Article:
June was a remarkable month in global politics. We witnessed several potentially epoch-changing events. There was the unexpected election victory of Hassan Rouhani in Iran which could change relations between his country and the West. In Turkey, Brazil and Egypt what began as single-issue protests (against corruption, sectarianism or the privatization of the commons) quickly mushroomed into larger confrontations with political elites.
Dissatisfied with the status quo and distrustful of political parties, these leaderless social movements for change (mainly but not exclusively among the young) are blossoming in many places. If we needed reminding that the “public sphere” is not simply a realm of rational argument and deliberation but also one of imagination, passion, outrage and protest, then we received it in plenty.
Liberal, representative political institutions do not spring up overnight. And, as recent events in the US and UK have shown, they are easily dismantled. Their maintenance requires constant vigilance by a well-informed public that is not overcome by the lethargy induced by mass consumerism. The messy, topsy-turvy, contradictory and occasionally violent nature of the democratization process in Egypt is no different, historically, to what took place in Europe and the US. It is not a reflection of some “essential” aspect of Muslims or the “Arab psyche”.
Business corporations also had their wings singed last month. The US Supreme Court ruled unanimously that human genes could not be patented as they were ‘a product of nature’. It struck down patents held by Myriad Genetics, Inc, on two genes linked to a higher risk of breast and ovarian cancer. Powerful private companies spying with American taxpayers’ money on foreigners and their governments were exposed by Edward Snowden (see my previous post “The Revolt of the Geeks”). The vicious backlash against him in large sections of the American media only revealed how ignorant many Americans are about what happens in their own country, let alone abroad.
Then at the G-8 summit in northern Ireland- the least unlikely gathering at which to expect corporate power to be reigned in- the rich nations vowed to change the global tax regime that enables multinationals to hide their profits in offshore accounts through bogus companies. Prior to the summit, Britain struck a deal with its Caribbean protectorates (representing around a quarter of the world’s tax havens) towards greater banking transparency. As David Cameron put it, “More was achieved in 24 hours than in the past 24 years”.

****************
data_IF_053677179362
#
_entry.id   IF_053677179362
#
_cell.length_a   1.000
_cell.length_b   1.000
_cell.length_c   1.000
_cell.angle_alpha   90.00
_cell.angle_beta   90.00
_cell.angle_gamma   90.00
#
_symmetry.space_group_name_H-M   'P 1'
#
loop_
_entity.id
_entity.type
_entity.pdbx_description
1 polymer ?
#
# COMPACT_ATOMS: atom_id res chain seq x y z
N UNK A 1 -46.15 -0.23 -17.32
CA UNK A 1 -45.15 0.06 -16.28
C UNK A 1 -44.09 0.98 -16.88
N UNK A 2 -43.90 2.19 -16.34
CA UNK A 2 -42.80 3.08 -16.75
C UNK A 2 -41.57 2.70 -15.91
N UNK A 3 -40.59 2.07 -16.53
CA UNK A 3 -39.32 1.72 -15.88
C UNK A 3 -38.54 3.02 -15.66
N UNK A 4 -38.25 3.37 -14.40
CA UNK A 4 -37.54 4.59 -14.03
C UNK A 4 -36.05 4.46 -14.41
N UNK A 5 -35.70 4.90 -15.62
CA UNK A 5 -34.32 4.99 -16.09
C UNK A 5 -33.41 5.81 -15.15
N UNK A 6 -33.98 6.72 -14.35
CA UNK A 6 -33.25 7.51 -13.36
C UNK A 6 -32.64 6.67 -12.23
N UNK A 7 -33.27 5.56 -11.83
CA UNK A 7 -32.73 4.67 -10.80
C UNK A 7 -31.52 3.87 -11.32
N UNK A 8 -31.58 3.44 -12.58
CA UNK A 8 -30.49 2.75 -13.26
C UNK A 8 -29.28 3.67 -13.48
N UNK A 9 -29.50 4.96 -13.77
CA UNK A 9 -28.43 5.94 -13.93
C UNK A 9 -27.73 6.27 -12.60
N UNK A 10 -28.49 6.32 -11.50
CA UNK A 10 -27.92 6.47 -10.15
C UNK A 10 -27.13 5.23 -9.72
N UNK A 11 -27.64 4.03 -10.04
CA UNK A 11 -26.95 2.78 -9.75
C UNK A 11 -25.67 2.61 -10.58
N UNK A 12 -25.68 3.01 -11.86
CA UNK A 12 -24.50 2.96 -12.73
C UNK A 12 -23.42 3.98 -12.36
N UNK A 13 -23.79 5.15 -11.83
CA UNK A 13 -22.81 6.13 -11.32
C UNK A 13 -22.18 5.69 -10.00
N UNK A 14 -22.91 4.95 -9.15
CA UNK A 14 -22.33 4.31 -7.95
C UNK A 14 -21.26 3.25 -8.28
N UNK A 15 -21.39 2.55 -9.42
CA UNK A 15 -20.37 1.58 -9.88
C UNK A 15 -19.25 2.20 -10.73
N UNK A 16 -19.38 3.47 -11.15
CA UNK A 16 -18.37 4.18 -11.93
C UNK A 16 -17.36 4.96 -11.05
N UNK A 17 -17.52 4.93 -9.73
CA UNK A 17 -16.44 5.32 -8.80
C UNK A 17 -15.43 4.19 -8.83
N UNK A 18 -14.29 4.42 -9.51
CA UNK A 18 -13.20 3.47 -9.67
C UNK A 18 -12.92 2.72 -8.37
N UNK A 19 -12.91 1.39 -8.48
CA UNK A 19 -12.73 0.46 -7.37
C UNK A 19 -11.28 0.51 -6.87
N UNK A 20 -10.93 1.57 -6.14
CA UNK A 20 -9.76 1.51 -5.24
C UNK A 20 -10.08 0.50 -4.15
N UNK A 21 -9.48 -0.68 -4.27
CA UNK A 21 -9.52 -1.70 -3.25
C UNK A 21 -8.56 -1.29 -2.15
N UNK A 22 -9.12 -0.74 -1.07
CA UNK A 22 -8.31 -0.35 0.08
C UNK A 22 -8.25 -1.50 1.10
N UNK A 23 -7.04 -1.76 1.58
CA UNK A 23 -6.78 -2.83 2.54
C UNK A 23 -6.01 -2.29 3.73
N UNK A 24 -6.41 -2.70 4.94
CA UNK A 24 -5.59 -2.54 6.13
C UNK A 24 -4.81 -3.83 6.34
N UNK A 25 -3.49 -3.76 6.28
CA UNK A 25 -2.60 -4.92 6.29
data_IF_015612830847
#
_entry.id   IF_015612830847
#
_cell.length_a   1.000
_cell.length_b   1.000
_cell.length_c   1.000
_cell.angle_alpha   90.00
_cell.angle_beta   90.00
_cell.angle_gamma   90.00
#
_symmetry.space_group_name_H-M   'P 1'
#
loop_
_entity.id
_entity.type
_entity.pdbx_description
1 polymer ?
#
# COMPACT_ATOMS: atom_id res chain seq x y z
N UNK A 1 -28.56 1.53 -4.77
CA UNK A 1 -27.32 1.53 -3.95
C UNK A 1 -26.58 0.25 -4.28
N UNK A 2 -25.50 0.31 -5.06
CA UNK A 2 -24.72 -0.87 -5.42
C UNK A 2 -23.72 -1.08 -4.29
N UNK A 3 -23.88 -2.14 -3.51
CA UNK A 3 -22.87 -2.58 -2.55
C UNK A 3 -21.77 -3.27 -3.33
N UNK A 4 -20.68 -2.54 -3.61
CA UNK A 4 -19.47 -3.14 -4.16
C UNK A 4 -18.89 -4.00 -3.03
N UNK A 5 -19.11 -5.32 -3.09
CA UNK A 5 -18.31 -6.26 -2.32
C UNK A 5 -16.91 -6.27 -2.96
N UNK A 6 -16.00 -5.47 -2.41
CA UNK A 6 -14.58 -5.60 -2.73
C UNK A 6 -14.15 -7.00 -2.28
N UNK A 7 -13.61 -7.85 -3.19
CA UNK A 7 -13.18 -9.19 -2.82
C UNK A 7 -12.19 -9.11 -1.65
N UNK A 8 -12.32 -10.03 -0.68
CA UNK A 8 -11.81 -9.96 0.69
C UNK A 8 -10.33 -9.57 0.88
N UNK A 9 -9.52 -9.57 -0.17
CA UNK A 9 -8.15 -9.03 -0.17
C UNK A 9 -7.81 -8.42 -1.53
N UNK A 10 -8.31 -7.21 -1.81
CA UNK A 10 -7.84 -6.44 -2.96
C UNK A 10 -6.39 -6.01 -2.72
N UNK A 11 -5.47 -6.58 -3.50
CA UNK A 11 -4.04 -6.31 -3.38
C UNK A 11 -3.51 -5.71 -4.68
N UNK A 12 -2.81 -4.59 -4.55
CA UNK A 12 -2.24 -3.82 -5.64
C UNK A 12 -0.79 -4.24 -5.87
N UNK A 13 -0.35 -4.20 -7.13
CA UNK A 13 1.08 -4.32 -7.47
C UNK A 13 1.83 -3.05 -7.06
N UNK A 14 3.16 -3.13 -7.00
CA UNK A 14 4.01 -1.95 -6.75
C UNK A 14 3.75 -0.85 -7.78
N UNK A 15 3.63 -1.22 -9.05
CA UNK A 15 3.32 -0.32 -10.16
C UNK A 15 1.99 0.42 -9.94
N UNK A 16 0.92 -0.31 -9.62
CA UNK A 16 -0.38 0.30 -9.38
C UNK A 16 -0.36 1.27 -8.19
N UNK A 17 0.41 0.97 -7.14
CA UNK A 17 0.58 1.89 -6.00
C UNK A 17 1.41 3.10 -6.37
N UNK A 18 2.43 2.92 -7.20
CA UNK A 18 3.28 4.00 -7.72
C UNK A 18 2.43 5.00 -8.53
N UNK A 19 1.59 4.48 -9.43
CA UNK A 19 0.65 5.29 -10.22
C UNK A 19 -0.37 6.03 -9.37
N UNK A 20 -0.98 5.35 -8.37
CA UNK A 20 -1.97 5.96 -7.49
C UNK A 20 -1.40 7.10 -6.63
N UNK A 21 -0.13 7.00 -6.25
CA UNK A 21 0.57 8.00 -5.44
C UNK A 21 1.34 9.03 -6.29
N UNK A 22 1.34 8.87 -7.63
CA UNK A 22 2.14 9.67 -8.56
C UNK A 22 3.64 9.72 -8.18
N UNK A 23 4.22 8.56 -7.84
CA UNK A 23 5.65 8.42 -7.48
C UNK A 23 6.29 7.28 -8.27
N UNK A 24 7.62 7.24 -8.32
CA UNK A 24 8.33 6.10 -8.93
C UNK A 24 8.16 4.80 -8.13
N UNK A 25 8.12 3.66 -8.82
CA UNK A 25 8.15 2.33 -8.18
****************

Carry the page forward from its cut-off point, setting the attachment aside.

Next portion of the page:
Whether we who live in the so-called developing world will benefit remains to be seen. More than multinational tax evasion, it is corruption and plunder by local politicians that needs to be addressed in a banking system that hitherto encourages criminality. Once again, we have seen how the rich nations need to suffer more (whether through money-laundering and tax avoidance/evasion, or acts of terrorism) before these global injustices even begin to be tackled.
Pressure to clean up the global tax regime has come from non-governmental organizations like Oxfam, Christian Aid and Tearfund (UK). The eminent economist Joseph Stiglitz has also been campaigning against a tax system that is pivotal in increasing inequalities within “developed” societies, especially in the US and UK.
Stiglitz has argued what should have been obvious to all defenders of “market freedoms”. Major corporate tax avoiders like Apple, Google and Amazon have benefitted enormously from what the US and other Western governments provide: “Highly educated workers trained in universities that are supported by government. The basic research on which their products rest was paid for by taxpayer-supported developments- the Internet, without which they couldn’t exist. Their prosperity depends in part on the US legal system- including strong enforcement of intellectual property rights; they asked (and got) government to force countries around the world to adopt US standards, in some cases, at great cost to the lives of those in emerging markets and developing countries.”
Stiglitz goes on: “Yes, they brought genius and organizational skills, for which they justly receive kudos. But while Newton was at least modest enough to note that he stood on the shoulders of giants, these titans of industry have no compunction about being free riders, taking generously from the benefits afforded by our system, but not willing to contribute commensurately. Without public support, the wellspring from which future innovation and growth will come will dry up- not to say what will happen to our increasingly divided society.”
But perhaps the most amazing story last month was that of a 28-year old Indian woman, Arunima Sinha. Two years ago, she had half a leg amputated after robbers pushed her out of a train near Lucknow, north India. She had refused to hand over a gold chain she was wearing. The national-level volleyball player began a mountaineering course to recover from what she called her “darkest hour”. Last month she became the first woman amputee to climb Mount Everest, a climb that took her 52 days. Now she is setting up a sports academy for poor disabled children.
India is probably one of the least disabled-friendly countries. Here is a woman who has turned her weakness into a source of strength and service to others. It is such stories, often tucked away in the back pages of newspapers, that are harbingers of deep-seated social change.